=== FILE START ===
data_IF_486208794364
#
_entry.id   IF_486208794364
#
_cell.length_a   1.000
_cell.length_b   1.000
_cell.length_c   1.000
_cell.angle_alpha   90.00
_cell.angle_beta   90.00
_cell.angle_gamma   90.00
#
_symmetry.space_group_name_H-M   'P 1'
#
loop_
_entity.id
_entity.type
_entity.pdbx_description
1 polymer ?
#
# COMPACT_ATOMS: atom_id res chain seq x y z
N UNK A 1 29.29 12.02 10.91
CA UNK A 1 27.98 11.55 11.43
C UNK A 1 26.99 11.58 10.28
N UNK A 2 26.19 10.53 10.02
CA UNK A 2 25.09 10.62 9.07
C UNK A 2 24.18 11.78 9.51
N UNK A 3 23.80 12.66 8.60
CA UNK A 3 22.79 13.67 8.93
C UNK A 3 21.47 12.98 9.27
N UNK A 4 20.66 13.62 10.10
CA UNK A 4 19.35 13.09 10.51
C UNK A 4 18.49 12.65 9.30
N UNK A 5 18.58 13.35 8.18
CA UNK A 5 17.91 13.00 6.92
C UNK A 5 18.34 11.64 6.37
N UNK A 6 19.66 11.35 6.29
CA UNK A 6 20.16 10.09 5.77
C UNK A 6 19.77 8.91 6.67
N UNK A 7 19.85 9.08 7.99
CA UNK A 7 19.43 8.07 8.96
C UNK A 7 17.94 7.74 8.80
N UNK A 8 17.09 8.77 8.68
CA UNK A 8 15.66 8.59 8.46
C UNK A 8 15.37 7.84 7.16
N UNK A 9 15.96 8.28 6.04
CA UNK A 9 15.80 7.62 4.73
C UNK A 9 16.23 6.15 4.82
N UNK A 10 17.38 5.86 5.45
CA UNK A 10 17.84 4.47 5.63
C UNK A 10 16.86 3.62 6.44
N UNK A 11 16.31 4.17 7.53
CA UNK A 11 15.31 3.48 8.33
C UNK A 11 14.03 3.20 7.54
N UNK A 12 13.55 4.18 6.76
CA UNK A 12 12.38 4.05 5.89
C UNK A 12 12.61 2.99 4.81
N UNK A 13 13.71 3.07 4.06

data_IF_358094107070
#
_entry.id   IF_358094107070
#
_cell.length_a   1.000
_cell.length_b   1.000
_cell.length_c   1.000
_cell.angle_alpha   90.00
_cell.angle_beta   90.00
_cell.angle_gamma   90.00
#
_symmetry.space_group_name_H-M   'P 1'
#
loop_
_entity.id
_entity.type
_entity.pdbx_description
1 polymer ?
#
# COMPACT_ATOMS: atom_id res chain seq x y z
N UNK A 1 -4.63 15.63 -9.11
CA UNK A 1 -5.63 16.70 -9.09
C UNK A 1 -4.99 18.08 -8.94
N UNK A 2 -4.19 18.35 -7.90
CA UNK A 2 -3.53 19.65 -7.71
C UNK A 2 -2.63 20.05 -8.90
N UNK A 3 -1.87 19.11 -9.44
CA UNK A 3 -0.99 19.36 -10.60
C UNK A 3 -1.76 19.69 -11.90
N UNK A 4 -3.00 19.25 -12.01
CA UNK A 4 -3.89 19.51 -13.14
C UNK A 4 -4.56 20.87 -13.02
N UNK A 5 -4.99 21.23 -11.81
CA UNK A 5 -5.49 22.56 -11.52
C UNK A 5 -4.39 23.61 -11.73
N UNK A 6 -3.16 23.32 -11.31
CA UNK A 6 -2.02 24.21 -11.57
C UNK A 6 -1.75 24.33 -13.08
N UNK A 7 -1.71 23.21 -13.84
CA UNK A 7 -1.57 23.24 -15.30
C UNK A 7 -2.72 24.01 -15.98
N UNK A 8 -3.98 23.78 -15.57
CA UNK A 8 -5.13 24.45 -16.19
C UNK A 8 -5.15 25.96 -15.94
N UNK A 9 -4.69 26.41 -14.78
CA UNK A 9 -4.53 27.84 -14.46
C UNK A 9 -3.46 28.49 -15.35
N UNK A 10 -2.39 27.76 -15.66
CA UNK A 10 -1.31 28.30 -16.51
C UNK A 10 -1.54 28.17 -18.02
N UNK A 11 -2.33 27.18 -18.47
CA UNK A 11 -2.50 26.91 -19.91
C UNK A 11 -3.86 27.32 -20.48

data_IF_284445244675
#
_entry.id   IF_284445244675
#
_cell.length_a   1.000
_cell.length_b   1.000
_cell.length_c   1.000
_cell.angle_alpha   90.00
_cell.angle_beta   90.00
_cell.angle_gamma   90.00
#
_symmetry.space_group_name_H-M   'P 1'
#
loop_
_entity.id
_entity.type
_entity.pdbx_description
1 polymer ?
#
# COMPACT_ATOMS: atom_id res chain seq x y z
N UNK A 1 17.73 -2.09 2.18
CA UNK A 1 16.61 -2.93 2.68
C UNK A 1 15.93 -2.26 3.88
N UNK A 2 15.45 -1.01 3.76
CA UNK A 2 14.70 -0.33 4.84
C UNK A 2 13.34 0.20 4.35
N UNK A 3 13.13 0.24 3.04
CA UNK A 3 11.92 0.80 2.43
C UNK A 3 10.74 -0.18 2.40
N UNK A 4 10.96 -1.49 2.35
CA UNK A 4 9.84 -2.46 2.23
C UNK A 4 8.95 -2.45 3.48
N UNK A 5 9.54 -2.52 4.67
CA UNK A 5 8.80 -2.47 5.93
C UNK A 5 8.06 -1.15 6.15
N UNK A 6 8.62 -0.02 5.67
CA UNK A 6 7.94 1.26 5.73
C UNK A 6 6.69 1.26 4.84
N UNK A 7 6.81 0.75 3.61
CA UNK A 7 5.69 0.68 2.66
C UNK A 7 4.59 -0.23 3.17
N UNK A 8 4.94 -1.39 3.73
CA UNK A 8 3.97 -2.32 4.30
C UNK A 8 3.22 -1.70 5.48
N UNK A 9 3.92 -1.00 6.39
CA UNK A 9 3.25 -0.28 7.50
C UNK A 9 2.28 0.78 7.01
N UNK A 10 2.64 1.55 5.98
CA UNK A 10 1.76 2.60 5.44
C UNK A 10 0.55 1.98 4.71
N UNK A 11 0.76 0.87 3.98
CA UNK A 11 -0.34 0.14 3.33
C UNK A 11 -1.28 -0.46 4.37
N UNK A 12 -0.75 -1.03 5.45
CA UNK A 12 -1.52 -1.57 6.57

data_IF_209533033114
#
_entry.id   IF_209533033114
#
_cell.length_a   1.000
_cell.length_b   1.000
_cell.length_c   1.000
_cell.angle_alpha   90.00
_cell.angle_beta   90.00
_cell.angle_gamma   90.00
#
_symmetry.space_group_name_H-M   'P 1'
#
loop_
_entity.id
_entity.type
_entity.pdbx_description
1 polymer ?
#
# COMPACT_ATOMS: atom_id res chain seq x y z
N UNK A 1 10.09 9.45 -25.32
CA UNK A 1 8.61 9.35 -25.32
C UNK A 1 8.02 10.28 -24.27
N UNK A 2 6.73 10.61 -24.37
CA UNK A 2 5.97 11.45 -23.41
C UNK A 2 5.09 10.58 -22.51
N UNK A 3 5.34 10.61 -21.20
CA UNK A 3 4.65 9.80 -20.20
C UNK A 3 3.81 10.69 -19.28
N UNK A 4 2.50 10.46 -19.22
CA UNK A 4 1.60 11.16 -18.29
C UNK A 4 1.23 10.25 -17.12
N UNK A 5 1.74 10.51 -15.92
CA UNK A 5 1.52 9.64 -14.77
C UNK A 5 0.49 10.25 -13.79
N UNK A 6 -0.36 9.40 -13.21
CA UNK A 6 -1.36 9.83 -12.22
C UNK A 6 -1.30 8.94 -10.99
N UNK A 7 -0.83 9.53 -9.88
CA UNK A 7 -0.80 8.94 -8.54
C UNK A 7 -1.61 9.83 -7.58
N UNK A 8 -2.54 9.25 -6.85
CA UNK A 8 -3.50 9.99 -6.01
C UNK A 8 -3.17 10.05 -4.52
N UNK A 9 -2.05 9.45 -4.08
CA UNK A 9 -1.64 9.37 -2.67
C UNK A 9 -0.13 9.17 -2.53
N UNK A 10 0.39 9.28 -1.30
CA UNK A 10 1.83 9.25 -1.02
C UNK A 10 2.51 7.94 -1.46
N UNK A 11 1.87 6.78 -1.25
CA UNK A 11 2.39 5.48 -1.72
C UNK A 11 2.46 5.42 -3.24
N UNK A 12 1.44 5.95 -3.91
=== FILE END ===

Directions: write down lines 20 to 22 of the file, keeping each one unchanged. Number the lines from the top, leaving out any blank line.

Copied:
# COMPACT_ATOMS: atom_id res chain seq x y z
N UNK A 1 29.29 12.02 10.91
CA UNK A 1 27.98 11.55 11.43